“Law of the Flag” Held Not to Apply to Action on Unenforceable Gambling Debt in Florida Bankruptcy Court

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In this bankruptcy contract case, the debtor, a cruise vessel operating as a gambling casino, fronted $200,000 to a blackjack gambler who submitted checks for the cash but then stopped payment on the checks. The debtor sued to recover the debt for the benefit of the bankruptcy estate. The issue in the case was which law governed the dispute. The debtor claimed that under Lauritzen v. Larson, 345 U.S. 571 (1953), a “universal rule of maritime law” required that actions aboard a ship are governed by the law of the sovereign whose flag the ship flies. Here, the vessel sailed under the flag of Saint Vincent and the Grenadines, and therefore, the debtor urged that the law of these sovereign states should apply.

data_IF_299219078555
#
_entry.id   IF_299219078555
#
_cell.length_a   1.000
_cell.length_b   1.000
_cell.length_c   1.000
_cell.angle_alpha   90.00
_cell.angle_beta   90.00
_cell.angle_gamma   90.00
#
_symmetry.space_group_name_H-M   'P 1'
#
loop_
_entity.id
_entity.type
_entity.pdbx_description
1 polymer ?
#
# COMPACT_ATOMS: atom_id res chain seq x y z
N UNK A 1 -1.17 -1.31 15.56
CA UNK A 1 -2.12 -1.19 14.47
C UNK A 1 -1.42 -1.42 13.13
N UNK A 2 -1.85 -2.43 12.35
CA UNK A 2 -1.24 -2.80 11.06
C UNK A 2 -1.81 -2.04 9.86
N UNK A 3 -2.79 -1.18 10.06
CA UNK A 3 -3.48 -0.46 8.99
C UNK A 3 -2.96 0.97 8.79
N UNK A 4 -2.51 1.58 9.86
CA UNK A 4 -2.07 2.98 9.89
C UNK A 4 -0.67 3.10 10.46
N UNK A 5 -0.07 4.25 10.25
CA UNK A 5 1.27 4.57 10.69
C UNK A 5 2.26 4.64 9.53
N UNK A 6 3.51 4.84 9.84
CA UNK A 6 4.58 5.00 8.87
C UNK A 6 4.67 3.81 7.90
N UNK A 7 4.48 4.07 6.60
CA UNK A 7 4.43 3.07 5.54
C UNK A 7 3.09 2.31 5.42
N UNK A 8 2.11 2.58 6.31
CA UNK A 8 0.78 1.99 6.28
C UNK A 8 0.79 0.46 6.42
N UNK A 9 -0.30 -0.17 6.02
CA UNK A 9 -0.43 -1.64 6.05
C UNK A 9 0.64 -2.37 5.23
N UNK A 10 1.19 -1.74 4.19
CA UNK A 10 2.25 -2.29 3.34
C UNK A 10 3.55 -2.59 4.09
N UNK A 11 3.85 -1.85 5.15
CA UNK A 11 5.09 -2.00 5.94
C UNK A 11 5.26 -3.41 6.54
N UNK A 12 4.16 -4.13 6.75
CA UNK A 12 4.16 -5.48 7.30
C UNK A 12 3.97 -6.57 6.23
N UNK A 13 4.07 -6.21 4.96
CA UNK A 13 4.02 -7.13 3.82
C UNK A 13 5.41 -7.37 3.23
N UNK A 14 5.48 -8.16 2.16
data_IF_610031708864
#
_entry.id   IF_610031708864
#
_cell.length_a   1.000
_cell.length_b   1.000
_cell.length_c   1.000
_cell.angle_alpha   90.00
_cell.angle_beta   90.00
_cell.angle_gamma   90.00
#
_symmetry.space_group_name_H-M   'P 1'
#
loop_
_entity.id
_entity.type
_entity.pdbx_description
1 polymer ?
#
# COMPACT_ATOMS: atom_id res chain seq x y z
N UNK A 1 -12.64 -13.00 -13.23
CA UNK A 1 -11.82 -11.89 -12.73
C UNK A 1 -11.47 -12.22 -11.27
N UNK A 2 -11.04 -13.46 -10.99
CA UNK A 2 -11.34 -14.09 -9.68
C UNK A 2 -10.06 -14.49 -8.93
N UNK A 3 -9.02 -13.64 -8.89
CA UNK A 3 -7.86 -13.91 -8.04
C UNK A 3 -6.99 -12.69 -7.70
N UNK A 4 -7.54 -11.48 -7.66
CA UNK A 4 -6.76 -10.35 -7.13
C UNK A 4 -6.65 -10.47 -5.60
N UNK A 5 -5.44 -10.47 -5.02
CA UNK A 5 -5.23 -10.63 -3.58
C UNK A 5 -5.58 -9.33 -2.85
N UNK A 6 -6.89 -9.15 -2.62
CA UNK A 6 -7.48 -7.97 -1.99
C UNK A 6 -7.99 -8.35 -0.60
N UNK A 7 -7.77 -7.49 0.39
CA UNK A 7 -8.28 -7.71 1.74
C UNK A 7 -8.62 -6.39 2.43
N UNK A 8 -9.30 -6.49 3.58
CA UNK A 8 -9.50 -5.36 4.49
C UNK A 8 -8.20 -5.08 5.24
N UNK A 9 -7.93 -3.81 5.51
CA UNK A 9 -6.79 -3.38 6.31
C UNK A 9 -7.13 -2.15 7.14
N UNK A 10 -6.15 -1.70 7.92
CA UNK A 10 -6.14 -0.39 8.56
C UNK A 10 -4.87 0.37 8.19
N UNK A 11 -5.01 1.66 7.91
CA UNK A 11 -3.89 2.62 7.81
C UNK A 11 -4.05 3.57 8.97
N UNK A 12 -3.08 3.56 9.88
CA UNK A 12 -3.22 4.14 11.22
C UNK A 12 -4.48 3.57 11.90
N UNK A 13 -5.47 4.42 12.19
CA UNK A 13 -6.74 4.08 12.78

The bankruptcy court disagreed, finding that the vessel flew the flag only as a “flag of convenience.” Further, the court found that the debtor did not base its claim on a maritime contract, and therefore, admiralty conflict of law rules did not apply. Rather, the law of the forum – Florida – determined choice of law, and under local law, a court may not apply the law of another forum if to do so would be repugnant to Florida’s public policy. The court found such repugnance based on numerous Florida precedents on the issue, in addition to Florida Statute Section 849.26, which generally prohibits enforcement of gambling debts. For this reason, the court granted defendant’s motion for summary judgment and held that the gambling debt is unenforceable under Florida law.

 In re Titan Cruise Lines, 353 BR 919 (M.D. Fla. 2006).

 

 

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